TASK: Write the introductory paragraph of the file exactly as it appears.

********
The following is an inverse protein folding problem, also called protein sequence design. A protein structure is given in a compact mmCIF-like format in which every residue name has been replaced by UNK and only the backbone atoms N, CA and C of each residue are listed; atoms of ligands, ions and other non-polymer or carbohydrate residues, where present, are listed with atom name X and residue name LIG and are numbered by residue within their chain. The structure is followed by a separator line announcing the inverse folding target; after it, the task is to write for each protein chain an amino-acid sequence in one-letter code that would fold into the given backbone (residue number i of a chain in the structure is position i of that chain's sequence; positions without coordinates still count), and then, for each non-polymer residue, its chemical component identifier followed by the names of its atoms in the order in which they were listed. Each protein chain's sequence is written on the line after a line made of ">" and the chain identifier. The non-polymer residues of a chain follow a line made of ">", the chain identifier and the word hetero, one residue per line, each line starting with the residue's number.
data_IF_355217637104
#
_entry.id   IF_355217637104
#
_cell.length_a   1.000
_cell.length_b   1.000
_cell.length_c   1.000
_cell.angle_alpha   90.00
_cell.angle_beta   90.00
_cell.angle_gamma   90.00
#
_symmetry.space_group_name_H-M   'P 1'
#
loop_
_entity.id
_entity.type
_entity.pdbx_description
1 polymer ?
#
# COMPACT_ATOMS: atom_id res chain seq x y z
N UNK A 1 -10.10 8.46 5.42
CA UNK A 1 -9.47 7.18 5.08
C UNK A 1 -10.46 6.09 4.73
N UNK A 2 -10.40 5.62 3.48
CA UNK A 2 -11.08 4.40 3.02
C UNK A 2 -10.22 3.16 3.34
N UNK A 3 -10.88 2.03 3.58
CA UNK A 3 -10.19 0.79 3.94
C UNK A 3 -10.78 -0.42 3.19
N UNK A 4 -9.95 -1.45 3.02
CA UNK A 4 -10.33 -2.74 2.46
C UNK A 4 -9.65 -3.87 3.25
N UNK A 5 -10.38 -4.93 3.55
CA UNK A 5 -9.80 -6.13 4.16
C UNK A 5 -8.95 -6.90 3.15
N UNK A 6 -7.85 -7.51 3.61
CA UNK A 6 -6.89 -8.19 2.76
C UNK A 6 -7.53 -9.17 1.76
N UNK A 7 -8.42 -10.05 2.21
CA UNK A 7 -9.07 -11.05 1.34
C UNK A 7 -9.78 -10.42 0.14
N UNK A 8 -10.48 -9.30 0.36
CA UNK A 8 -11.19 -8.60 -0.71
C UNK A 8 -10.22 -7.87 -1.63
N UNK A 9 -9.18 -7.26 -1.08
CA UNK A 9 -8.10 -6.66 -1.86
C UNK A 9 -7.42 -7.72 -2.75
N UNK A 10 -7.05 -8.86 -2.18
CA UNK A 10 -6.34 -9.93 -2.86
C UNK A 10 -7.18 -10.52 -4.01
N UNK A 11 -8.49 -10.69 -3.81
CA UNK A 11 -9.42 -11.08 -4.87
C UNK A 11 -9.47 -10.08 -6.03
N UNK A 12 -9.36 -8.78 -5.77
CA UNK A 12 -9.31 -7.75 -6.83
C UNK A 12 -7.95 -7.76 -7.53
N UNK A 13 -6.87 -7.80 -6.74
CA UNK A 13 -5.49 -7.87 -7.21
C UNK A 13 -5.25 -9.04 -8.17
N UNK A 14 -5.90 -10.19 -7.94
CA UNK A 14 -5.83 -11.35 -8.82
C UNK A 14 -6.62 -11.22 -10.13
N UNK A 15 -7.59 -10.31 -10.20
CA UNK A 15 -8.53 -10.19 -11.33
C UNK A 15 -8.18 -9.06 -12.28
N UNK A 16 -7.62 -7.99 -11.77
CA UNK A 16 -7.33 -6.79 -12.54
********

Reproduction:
The following is an inverse protein folding problem, also called protein sequence design. A protein structure is given in a compact mmCIF-like format in which every residue name has been replaced by UNK and only the backbone atoms N, CA and C of each residue are listed; atoms of ligands, ions and other non-polymer or carbohydrate residues, where present, are listed with atom name X and residue name LIG and are numbered by residue within their chain. The structure is followed by a separator line announcing the inverse folding target; after it, the task is to write for each protein chain an amino-acid sequence in one-letter code that would fold into the given backbone (residue number i of a chain in the structure is position i of that chain's sequence; positions without coordinates still count), and then, for each non-polymer residue, its chemical component identifier followed by the names of its atoms in the order in which they were listed. Each protein chain's sequence is written on the line after a line made of ">" and the chain identifier. The non-polymer residues of a chain follow a line made of ">", the chain identifier and the word hetero, one residue per line, each line starting with the residue's number.